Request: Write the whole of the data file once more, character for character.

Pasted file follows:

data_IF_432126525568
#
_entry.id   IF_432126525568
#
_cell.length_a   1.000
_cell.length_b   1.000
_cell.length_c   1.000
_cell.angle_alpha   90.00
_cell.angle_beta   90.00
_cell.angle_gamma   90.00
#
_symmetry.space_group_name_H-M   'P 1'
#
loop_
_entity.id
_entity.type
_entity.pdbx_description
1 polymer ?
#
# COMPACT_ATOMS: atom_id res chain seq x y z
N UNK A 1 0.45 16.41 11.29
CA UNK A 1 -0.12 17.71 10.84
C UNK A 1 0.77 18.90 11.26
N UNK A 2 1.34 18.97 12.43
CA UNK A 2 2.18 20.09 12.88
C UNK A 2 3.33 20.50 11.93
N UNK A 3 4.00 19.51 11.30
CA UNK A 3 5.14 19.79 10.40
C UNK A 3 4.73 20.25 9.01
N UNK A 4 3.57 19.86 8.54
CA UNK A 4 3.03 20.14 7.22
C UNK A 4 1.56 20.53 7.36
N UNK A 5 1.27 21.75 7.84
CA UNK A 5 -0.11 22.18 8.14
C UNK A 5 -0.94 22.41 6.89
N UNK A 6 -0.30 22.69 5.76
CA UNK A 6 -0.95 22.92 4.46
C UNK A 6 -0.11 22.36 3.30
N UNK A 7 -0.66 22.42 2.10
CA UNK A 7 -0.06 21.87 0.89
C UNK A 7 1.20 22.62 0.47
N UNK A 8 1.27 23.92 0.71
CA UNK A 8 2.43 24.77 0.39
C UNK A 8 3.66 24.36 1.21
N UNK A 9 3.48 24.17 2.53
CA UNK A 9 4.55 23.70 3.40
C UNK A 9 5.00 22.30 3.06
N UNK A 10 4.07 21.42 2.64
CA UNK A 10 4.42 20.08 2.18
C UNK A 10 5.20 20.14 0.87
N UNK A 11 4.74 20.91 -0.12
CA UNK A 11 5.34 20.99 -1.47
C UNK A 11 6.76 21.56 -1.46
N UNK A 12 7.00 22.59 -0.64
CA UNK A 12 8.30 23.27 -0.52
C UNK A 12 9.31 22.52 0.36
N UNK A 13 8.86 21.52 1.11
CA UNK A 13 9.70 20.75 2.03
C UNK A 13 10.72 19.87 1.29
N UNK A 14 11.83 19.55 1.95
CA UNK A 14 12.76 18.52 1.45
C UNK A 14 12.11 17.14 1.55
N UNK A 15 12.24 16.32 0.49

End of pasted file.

data_IF_432126525568
#
_entry.id   IF_432126525568
#
_cell.length_a   1.000
_cell.length_b   1.000
_cell.length_c   1.000
_cell.angle_alpha   90.00
_cell.angle_beta   90.00
_cell.angle_gamma   90.00
#
_symmetry.space_group_name_H-M   'P 1'
#
loop_
_entity.id
_entity.type
_entity.pdbx_description
1 polymer ?
#
# COMPACT_ATOMS: atom_id res chain seq x y z
N UNK A 1 0.45 16.41 11.29
CA UNK A 1 -0.12 17.71 10.84
C UNK A 1 0.77 18.90 11.26
N UNK A 2 1.34 18.97 12.43
CA UNK A 2 2.18 20.09 12.88
C UNK A 2 3.33 20.50 11.93
N UNK A 3 4.00 19.51 11.30
CA UNK A 3 5.14 19.79 10.40
C UNK A 3 4.73 20.25 9.01
N UNK A 4 3.57 19.86 8.54
CA UNK A 4 3.03 20.14 7.22
C UNK A 4 1.56 20.53 7.36
N UNK A 5 1.27 21.75 7.84
CA UNK A 5 -0.11 22.18 8.14
C UNK A 5 -0.94 22.41 6.89
N UNK A 6 -0.30 22.69 5.76
CA UNK A 6 -0.95 22.92 4.46
C UNK A 6 -0.11 22.36 3.30
N UNK A 7 -0.66 22.42 2.10
CA UNK A 7 -0.06 21.87 0.89
C UNK A 7 1.20 22.62 0.47
N UNK A 8 1.27 23.92 0.71
CA UNK A 8 2.43 24.77 0.39
C UNK A 8 3.66 24.36 1.21
N UNK A 9 3.48 24.17 2.53
CA UNK A 9 4.55 23.70 3.40
C UNK A 9 5.00 22.30 3.06
N UNK A 10 4.07 21.42 2.64
CA UNK A 10 4.42 20.08 2.18
C UNK A 10 5.20 20.14 0.87
N UNK A 11 4.74 20.91 -0.12
CA UNK A 11 5.34 20.99 -1.47
C UNK A 11 6.76 21.56 -1.46
N UNK A 12 7.00 22.59 -0.64
CA UNK A 12 8.30 23.27 -0.52
C UNK A 12 9.31 22.52 0.36
N UNK A 13 8.86 21.52 1.11
CA UNK A 13 9.70 20.75 2.03
C UNK A 13 10.72 19.87 1.29
N UNK A 14 11.83 19.55 1.95
CA UNK A 14 12.76 18.52 1.45
C UNK A 14 12.11 17.14 1.55
N UNK A 15 12.24 16.32 0.49